My name is Peter Reynolds, I live on the Wirral in Merseyside and in 2016 I fell ill out of the blue.

 

I was originally treated at the Royal Liverpool Teaching Hospital (RLTH), but when it became apparent I required a liver transplant, I was triaged successfully into the expert hands of the liver transplant team at Queen Elizabeth II Hospital Birmingham (QEHB).

 

I was incredibly lucky. We have an NHS. A health service which, in my opinion, is second to none in the world. It may very well be underfunded by the politicians and in some quarters undervalued, but it is bursting at the seams with people who care so much about the patients they work with and for.

 

My wife Sylvia and two boys, Jay and Phil, were immense in their support of me. We agreed that IF THIS WAS GOING TO END WELL, it was all about staying positive and working together as a family. We even called ourselves 'Team Reynolds'. You will never know how much I clung onto that concept through some very dark times. Yet oddly, I never felt alone. Even during the long nights, when my mind was invaded by negative thoughts, I always had the comfort of knowing Team Reynolds was with me. Maybe not physically at that moment in time, but they were in my heart.

 

Team Reynolds began to rapidly expand. From the health assistant's at QEHB, to the nurses (ward and specialist), porters, cleaners, psychologists, right through to the head surgeon of my transplant team. And along the way, all I received was unbelievably outstanding care, compassion, respect and positivity (CCRP). I really did feel like part of an extended family in QEHB, something I still feel to this day. 

 

I returned to QEHB on a regular basis to attend for my check-ups; first weekly, then fortnightly and eventually every three months. I think you know what I'm going to say about every one of these visits; I was met with the same CCRP! As I explained to Mr Hynek, the lead surgeon on my transplant, ‘the after sales service was equally outstanding!’ I e-mailed him and Prof. Mirza to keep them posted in relation to my recovery. They replied and were individually incredibly supportive. Very busy people with hectic work schedules and home lives – yet they took the time to reply. How lucky was I? 

 

Within three months of falling ill, I had received my transplant. Within one week of the transplant, I was discharged home. Within one month, I was back on my training cycle in the house. Within another month, I was back cycling on the road!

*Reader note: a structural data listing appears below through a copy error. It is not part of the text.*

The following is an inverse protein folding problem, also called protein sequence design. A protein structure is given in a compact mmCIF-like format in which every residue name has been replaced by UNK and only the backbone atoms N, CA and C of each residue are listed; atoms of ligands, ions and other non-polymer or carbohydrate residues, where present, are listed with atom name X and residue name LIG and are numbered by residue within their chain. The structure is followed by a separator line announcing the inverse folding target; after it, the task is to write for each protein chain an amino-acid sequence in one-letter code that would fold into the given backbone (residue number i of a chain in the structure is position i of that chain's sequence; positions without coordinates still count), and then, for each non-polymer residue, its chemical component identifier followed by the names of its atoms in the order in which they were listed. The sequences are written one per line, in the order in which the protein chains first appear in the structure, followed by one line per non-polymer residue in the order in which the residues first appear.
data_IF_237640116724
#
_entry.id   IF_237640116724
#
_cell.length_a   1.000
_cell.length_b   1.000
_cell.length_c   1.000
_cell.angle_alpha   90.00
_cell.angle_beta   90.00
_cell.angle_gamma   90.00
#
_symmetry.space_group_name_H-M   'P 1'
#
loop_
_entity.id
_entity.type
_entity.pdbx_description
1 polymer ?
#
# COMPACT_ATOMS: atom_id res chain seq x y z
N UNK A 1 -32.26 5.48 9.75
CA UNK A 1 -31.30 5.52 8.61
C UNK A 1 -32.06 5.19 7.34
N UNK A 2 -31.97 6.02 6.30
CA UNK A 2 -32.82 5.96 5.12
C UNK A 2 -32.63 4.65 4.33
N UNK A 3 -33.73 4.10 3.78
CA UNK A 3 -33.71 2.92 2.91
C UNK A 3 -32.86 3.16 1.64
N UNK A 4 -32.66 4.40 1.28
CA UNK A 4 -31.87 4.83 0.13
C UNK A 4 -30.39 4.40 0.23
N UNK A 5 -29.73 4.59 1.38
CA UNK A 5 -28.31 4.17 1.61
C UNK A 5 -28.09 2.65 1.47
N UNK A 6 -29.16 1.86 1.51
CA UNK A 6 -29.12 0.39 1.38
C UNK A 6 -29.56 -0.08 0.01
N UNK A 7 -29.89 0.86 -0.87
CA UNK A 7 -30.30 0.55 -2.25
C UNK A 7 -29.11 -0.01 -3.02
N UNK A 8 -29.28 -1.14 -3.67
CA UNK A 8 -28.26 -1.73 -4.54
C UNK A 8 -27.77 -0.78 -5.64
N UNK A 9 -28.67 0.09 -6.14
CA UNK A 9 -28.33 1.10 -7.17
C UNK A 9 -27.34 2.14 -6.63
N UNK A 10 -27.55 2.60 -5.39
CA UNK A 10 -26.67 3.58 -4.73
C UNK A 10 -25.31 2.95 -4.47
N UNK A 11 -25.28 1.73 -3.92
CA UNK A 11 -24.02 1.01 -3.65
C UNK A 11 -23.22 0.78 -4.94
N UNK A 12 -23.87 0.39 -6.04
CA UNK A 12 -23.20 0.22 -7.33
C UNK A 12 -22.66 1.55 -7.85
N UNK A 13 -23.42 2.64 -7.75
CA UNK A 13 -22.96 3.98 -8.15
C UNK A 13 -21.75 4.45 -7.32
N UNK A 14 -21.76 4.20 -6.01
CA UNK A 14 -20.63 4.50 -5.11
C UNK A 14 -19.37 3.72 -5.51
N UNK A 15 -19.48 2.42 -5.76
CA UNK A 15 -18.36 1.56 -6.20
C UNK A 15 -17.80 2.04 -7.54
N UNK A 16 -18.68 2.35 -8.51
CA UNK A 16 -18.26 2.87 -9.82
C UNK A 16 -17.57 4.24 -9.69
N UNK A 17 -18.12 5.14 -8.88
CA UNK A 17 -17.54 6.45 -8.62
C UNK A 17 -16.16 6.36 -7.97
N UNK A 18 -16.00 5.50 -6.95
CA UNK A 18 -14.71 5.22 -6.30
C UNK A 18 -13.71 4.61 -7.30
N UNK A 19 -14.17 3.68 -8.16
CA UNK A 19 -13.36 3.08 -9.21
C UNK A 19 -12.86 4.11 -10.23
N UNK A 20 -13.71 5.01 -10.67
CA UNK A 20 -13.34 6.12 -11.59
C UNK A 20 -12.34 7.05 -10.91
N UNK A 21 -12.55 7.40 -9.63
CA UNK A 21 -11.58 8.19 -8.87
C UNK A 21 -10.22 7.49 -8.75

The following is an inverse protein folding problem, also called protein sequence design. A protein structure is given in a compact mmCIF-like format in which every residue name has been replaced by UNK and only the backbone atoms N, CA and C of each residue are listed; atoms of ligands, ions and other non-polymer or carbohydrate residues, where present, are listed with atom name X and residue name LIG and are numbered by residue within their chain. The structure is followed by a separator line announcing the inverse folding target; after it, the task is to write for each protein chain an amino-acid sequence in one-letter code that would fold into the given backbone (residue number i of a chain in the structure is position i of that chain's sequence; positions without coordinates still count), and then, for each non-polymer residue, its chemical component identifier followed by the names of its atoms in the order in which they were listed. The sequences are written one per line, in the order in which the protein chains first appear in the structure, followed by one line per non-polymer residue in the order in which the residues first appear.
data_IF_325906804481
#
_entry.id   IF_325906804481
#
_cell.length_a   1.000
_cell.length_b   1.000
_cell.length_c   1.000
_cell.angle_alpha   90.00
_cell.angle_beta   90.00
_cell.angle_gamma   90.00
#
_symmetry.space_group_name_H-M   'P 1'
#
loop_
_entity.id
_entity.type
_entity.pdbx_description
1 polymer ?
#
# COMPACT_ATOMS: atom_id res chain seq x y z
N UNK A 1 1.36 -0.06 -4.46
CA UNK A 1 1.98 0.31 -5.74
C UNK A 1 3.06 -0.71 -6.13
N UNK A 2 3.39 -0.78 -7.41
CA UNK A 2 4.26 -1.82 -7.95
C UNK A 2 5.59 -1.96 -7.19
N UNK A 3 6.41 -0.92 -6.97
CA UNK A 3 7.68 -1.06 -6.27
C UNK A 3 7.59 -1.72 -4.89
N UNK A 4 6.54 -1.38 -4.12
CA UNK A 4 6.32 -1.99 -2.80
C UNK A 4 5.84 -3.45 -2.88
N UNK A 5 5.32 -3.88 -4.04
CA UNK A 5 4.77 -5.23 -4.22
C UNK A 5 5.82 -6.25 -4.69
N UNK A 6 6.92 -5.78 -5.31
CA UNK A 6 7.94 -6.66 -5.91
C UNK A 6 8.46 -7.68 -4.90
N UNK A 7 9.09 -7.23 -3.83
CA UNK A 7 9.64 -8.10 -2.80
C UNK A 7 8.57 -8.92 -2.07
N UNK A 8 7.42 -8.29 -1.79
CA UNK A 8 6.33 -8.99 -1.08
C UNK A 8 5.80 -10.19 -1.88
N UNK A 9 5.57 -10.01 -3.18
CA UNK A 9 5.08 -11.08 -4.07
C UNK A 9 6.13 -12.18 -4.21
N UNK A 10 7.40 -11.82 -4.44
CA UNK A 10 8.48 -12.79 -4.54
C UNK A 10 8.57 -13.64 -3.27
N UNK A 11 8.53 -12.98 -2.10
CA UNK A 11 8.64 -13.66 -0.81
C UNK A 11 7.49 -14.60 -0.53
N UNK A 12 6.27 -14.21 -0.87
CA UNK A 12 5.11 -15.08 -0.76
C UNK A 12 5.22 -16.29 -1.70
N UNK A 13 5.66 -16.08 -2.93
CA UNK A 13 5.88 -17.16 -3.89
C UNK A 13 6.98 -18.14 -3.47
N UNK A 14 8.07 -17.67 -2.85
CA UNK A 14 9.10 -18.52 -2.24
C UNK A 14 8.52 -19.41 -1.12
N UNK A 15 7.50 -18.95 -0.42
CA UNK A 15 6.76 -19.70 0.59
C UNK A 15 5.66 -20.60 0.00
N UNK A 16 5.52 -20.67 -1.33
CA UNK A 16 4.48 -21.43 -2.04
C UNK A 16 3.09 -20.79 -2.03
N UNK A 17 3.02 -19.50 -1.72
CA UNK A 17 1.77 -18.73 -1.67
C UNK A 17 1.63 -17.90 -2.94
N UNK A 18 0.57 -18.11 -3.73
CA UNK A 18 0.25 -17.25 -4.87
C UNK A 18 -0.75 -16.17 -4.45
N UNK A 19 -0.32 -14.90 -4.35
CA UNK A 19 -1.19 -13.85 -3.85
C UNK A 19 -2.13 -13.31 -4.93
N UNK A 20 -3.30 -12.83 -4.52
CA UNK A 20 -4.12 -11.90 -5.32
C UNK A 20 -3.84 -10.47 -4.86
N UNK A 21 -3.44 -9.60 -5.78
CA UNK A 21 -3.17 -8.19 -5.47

Ava is overjoyed to still have her Poppa Pete - and equally Poppa Pete is so lucky to have his Ava

Ava is overjoyed to still have her Poppa Pete - and equally Poppa Pete is so lucky to have his Ava

How lucky am I to still be able to enjoy time with my neice and nephew

How lucky am I to still be able to enjoy time with my neice and nephew

Pre and post- transplant, this lady kept me going. This is my guardian angel, my life long love, my wife. Sylvia ...

Pre and post- transplant, this lady kept me going. This is my guardian angel, my life long love, my wife. Sylvia ...

It was so easy to understand how lucky I had been AND, at the same time, how dedicated EVERY SINGLE ONE of the staff who interacted with me, (and still do), were. They were my new heroes. I had to give something back.

 

I was clear and determined then that this was a debt I had to repay. Not only to confirm to them that I was a worthwhile recipient of the transplant, but to help give someone else the chance I had been so fortunate to have. Simply put – to give something back. In no small part, I felt/feel obliged to respect the memory of the donor and his family.

 

A little research showed me that, on average, a transplant costs the NHS £50,000.  So that's how much I have set out to fund raise.

 

I knew one challenge alone would be insufficient, so I created 'The Seven C's Challenge' (or as we in the Team know it, 'Six Cycles and a Swim!'), kicking off with the Birmingham Velo 2017.  

 

Over the next 12 months, I will ride six challenging races/routes, which will take me through England, Scotland, Wales and Northern Ireland - finishing with a London to Paris cycle in August 2018. I will also be taking part in the Great North Swim, in Lake Windermere in June 2018, where I will be swimming 2 miles. Along the way, I will be in the safe hands of everyone in Team Reynolds. Like-minded people who, like me, want to give something back. How lucky am I?

 

I will not be cycling the Velo alone. Members of Team Reynolds will accompany me physically and spiritually. This has nothing to do with religion. It has everything to do with being part of the human race.

 

I have the names of the surgical transplant team, messrs Hynek, Buscholtz and Iqbal, sewn into my race jersey / equipment to remind me of all the work that went into giving me this opportunity AND to be in a position to help someone else at some point in the future, who has fallen into similar in dire straits. Of course, the names will also remind me that when things get tough, I have 50,000 reasons to be digging in and working through the pain. How lucky am I?

 

Team Reynolds continues to expand with every donation, every sponsorship and is stuffed to the brim with OQP’s – Only Quality People! Every donation welcomes another OQP who, like me, wants to give something back.

 

I have the rest of my life to admire, respect and thank my heroes. However long that is, it will be down to every single member of Team Reynolds.

 

Especially Sylvia.

 

How lucky am I ... ?